’Signor, you are very near my brother in his love, he is enamoured on Hero, I pray you dissuade him from her, she is no equal for his birth’ (Don John, 2:1)

    Their relationship is weakened even more when Don John deceives Don Pedro and Claudio into thinking Hero has been unfaithful, although Don Pedro seems to trust him and to believe what he shows them.

    ‘if you will follow me, I will show you enough’ (Don John, 3:2)

    Don John appears supportive of his brother when they shame Hero at the wedding. Don Pedro thinks Don John has helped his friend avoid a bad marriage and is unaware he has planned the whole cruel deception.

    ‘Myself, my brother, and this grieved count / Did see her, hear her, at that hour last night’ (Don Pedro, 4:1)
    ‘Fie, fie, they are / Not to be named my lord, not to be spoke of’ (Don John, 4:1)

    The relationship is completely destroyed when it becomes clear what Don John has done. Don Pedro is horrified to discover his brother's crime and they all learn of Don John’s capture in the final scene of the play.

    ‘He is composed and framed of treachery, / And fled he is upon this villainy.’ (Don Pedro, 5:1)

  • Don Pedro - Leonato

    Their relationship is strong at the start of the play. The two men know each other well and respect each other. Leonato goes out of his way to welcome Don Pedro into his home as a guest. He is eager to make a good impression on the prince.

    ‘Never came trouble to my house in the likeness of your grace: for trouble being gone, comfort should remain: but when you depart from me, sorry abides, and happiness takes his leave.’ (Leonato, 1:1)
    ‘be happy, lady, for you are like an honourable father.’ (Don Pedro to Hero, 1:1)

    The relationship becomes stronger when Don Pedro asks Leonato to join his plan to trick Benedick. Leonato is more than happy to take part.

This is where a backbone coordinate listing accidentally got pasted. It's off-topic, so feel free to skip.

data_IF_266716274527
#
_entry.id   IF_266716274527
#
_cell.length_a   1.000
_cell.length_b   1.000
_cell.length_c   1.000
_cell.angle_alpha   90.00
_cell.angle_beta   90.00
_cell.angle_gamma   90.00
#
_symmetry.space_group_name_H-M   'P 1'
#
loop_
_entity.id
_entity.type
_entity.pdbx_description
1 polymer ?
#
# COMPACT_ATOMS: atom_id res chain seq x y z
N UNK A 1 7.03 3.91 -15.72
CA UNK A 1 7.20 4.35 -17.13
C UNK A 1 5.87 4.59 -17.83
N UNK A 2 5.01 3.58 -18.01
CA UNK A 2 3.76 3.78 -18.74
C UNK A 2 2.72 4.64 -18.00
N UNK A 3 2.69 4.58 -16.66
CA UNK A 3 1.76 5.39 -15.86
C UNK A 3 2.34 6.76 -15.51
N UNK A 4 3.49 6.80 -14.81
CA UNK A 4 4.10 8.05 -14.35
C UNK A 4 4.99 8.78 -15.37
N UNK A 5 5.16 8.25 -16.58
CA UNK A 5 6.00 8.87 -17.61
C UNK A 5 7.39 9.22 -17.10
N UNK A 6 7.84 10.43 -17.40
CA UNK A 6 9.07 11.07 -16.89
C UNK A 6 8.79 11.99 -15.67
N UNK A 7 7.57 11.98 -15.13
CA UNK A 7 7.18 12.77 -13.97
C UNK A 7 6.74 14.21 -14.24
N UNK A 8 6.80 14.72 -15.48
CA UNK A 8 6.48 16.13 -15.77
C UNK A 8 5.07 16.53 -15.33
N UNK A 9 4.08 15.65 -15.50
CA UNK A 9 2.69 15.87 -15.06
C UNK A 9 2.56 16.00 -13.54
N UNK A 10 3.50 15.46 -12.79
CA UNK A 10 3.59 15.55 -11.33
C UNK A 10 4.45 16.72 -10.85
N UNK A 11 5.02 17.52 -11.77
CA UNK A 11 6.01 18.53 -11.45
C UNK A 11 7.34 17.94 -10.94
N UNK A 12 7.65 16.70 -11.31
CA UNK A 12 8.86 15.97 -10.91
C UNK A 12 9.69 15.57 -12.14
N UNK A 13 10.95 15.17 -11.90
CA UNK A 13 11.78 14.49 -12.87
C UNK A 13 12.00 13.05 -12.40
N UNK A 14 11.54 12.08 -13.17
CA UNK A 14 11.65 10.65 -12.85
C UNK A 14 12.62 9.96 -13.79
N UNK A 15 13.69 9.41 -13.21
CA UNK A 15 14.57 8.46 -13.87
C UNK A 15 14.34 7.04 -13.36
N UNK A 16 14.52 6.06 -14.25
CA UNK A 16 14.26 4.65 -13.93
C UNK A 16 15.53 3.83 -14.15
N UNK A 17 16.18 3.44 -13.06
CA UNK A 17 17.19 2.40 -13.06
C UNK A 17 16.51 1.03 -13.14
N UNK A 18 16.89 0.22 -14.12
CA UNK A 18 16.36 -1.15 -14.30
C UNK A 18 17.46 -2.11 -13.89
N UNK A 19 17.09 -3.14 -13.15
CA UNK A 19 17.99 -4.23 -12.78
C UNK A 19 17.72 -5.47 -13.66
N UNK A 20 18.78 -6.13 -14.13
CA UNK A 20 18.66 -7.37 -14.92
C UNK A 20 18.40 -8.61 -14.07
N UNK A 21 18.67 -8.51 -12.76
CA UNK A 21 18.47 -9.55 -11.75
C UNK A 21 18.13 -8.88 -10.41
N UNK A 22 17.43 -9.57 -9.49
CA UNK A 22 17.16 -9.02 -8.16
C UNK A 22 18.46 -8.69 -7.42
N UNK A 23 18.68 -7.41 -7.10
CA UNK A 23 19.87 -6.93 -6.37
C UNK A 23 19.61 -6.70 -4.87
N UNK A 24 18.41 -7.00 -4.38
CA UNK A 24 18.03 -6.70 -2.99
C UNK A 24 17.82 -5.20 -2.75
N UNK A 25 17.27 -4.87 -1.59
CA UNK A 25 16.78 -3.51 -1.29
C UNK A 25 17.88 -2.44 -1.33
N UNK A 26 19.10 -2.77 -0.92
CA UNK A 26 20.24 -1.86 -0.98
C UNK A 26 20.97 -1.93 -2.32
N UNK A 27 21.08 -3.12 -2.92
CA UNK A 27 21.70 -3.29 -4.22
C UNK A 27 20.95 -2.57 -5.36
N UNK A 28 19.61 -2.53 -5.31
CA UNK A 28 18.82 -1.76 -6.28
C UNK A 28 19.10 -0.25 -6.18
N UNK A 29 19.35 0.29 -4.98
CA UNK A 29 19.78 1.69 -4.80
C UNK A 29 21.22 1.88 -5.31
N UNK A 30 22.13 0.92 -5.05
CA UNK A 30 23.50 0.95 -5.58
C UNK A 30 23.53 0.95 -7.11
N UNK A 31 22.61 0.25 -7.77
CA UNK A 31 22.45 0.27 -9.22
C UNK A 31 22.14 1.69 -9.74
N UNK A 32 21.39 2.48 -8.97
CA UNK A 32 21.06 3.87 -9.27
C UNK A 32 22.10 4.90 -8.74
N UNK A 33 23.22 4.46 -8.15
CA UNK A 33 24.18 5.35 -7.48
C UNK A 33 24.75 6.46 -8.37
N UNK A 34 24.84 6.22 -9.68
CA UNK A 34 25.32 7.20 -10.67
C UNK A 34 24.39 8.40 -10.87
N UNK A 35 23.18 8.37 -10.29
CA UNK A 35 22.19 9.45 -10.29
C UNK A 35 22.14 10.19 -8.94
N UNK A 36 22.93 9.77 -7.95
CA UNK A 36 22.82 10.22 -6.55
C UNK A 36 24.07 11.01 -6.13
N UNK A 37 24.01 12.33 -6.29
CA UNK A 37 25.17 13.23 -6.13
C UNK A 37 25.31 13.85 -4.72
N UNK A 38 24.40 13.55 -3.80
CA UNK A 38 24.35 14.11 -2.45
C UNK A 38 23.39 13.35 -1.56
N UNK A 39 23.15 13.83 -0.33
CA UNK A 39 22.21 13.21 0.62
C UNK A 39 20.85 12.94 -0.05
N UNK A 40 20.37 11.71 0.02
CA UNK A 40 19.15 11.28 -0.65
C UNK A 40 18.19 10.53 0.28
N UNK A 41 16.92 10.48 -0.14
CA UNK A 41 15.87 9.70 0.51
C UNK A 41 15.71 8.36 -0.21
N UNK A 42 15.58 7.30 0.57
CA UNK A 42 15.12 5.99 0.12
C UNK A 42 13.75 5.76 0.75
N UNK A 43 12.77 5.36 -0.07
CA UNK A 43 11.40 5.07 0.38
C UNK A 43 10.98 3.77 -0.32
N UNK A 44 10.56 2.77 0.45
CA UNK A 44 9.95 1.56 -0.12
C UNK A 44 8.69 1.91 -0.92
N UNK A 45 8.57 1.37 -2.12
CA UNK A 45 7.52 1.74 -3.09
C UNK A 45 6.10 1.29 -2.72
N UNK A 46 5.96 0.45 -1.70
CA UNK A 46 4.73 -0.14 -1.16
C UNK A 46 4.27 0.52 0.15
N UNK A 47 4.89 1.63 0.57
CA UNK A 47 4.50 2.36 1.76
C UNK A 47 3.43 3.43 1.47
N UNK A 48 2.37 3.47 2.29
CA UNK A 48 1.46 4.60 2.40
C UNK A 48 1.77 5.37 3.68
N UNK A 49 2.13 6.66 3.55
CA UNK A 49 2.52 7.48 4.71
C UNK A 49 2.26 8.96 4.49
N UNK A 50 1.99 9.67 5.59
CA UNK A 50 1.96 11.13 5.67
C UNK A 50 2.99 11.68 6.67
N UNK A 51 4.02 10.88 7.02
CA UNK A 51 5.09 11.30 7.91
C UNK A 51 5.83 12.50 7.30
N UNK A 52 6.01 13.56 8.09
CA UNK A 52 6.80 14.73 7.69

‘My lord, I am for you, though it cost me ten nights’ watchings.’ (Leonato, 2:1)
    ‘Come hither, Leonato, what was it you told me of today, that your niece Beatrice was in love with Signor Benedick?’ (Don Pedro, 2:3)

    The relationship is weakened badly at the wedding. Leonato is stunned when Don Pedro joins Claudio in publicly shaming his daughter.

    ‘Sweet prince, why speak not you?’ (Leonato, 4:1)
    ‘What should I speak? / I stand dishonoured that have gone about / To link my dear friend to a common stale.’ (Don Pedro, 4:1)

    The relationship is weaker than ever in Act 5 Scene 1 when Leonato accuses Don Pedro and Claudio of killing Hero. Don Pedro has lost respect for Leonato and refuses to accept responsibility.

    ‘Some haste, my lord! Well, fare you well, my lord, / Are you so hasty now? Well, all is one.’ (Leonato, 5:1)
    ‘You say not right, old man.’ (Don Pedro, 5:1)

    Their relationship is mostly restored when Leonato realises Don Pedro was tricked by Don John. Don Pedro will do anything to make up for what has happened.

    ‘Here stand a pair of honourable men, / A third is fled that had a hand in it’ (Leonato, 5:1)
    ‘yet to satisfy this good old man, / I would bend under any heavy weight, / That he’ll enjoin me to.’ (Don Pedro, 5:1)